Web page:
President Donald Trump has yet to acknowledge June as Pride Month: a tradition that began under the Obama administration in 2009. His silence has left many outraged, and a few New Yorkers have taken the importance of the celebrations into their own hands. 

Three friends, Thomas Shim, Ezequiel Consoli and Jack Welles, who all work in advertising, have transformed several NYC subway trains into “Pride Trains” by placing posters and rainbow flag stickers on cars and stations. 

Although Trump did not tweet about Pride Month, his daughter Ivanka did. Her June 1 tweet, which said she’s “proud to support my LGBTQ friends and the LGBTQ Americans who have made immense contributions to our society,” was met with backlash. 

“Name one true friend you have in this world, straight or gay…,” one Twitter user wrote. 

With the lack of official acknowledge from the White House, Shim, 34, said the friends asked themselves, “What can we do in the city to get the word out about the importance of Pride Month?”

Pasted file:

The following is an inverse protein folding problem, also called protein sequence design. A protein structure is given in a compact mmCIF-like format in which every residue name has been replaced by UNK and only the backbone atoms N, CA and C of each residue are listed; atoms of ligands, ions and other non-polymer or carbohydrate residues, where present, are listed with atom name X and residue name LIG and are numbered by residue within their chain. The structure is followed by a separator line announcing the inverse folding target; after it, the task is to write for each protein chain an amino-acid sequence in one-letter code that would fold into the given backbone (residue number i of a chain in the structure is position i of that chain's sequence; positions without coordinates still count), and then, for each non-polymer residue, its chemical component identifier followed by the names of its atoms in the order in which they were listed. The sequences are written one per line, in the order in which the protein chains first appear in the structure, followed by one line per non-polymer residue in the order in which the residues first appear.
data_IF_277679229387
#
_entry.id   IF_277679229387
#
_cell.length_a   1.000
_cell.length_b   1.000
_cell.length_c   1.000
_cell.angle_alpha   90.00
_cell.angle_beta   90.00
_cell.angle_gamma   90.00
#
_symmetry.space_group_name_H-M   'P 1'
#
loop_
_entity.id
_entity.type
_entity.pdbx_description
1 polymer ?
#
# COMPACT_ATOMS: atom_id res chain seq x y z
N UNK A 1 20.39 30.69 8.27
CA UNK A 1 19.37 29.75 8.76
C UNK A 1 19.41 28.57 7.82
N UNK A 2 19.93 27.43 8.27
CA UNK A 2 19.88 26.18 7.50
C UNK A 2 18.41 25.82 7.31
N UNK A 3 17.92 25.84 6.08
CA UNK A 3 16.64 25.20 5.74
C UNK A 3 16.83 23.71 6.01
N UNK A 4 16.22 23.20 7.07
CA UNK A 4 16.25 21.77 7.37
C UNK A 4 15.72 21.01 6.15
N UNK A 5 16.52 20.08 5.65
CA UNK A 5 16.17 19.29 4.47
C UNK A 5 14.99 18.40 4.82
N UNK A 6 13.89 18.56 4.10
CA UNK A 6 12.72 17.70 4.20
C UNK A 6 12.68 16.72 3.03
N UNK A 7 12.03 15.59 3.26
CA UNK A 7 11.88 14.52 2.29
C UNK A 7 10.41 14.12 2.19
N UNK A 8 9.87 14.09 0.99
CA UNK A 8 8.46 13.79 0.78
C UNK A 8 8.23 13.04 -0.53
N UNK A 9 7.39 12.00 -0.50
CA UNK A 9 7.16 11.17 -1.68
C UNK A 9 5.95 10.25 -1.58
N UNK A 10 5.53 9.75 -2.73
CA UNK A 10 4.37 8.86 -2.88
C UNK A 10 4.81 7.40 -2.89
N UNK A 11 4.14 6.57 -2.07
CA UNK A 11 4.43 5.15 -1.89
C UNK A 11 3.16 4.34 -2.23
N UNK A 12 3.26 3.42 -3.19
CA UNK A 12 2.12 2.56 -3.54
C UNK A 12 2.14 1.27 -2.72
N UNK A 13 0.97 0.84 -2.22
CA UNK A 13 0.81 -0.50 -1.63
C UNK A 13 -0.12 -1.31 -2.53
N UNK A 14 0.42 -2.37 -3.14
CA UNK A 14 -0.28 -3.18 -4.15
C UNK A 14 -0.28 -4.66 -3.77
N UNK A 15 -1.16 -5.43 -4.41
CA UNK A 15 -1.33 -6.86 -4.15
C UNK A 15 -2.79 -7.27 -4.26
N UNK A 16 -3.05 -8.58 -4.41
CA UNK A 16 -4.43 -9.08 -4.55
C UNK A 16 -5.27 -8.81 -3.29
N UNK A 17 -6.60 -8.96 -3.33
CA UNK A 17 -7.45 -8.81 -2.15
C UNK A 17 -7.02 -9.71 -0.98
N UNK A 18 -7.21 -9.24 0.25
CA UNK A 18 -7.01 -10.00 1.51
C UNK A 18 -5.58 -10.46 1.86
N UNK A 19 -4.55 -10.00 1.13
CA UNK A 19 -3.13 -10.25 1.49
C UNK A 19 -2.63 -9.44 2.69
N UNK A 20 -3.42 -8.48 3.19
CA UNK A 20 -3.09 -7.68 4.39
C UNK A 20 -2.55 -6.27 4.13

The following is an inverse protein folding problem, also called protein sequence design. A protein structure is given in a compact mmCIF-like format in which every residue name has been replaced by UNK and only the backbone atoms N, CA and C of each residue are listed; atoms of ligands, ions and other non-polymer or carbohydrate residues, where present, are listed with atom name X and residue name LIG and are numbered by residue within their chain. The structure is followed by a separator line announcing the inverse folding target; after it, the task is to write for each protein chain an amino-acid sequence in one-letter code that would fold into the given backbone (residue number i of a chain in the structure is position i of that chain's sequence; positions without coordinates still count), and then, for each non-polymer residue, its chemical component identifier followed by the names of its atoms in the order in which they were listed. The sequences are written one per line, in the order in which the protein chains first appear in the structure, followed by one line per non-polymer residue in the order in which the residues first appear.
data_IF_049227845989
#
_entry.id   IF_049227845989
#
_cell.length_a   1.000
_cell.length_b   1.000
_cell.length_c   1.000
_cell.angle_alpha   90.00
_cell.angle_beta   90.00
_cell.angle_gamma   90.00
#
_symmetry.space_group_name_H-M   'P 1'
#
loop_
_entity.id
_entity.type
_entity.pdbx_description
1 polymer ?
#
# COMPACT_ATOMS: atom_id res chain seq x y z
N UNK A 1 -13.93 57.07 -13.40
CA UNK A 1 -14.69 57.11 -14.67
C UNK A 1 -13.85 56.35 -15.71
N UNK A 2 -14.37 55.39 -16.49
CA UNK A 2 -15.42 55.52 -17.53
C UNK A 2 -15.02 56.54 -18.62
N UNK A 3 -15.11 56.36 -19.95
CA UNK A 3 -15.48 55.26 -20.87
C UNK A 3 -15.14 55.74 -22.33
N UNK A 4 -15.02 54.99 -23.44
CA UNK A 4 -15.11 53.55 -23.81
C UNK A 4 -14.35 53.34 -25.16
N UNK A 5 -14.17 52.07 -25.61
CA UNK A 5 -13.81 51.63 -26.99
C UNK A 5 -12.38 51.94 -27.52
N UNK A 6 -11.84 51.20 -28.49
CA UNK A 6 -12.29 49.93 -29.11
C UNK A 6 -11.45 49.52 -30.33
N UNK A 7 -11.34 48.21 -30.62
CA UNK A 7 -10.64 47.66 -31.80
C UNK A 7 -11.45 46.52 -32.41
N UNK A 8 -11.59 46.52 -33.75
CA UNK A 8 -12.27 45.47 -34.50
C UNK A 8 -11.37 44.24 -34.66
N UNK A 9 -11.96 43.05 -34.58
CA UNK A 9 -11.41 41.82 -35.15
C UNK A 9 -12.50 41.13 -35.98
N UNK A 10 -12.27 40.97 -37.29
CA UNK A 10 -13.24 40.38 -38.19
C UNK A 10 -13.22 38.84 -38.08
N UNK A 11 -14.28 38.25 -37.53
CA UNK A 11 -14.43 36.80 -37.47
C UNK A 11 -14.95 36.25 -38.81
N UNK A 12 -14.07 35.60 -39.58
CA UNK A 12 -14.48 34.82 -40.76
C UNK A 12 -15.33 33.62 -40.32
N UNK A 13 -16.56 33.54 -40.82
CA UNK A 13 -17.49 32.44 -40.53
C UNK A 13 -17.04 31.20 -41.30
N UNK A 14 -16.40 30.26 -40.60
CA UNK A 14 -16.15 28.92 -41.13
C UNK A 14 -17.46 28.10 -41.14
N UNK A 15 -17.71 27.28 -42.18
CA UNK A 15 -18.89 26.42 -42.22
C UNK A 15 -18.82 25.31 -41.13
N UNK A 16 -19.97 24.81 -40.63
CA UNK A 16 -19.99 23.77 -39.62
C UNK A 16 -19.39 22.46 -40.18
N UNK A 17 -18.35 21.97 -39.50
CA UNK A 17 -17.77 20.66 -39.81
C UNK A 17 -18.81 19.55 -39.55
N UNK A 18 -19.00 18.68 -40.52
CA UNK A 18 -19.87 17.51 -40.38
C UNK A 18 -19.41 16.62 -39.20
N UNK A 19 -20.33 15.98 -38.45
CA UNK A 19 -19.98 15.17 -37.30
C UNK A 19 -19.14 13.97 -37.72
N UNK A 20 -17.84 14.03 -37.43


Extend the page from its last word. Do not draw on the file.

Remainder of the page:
The answer: Decorate the "darkest place" in New York City, to make New Yorkers of all backgrounds feel safe underground. 

Signs that read, “No bigotry, hatred, and prejudice at this station” began popping up on trains across the city on Thursday. Follow @PrideTrainNYC on Twitter for updates as posters go up.

While not affiliated with the MTA, the transit service has not made any statements forbidding the signs. Shim, laughing, said he thinks “the MTA workers think it’s a legitimate thing.”

He would, however, like to chat with the MTA about the campaign, to make it official. "If they want to reach out to us and have a conversation, we're totally open to that. We'd love to work with them to make it an actual thing."

The group of friends has made it clear that they are not seeking to vandalize subway stations, and have credited themselves to remain transparent. 

"We made sure the flags are easy to remove. We're here to make a point, not to vandalize," Shim said.

Shim plans to keep the “Pride Trains” rolling through the month, but said, “the idea has no expiration date.” 

With Colter Hettich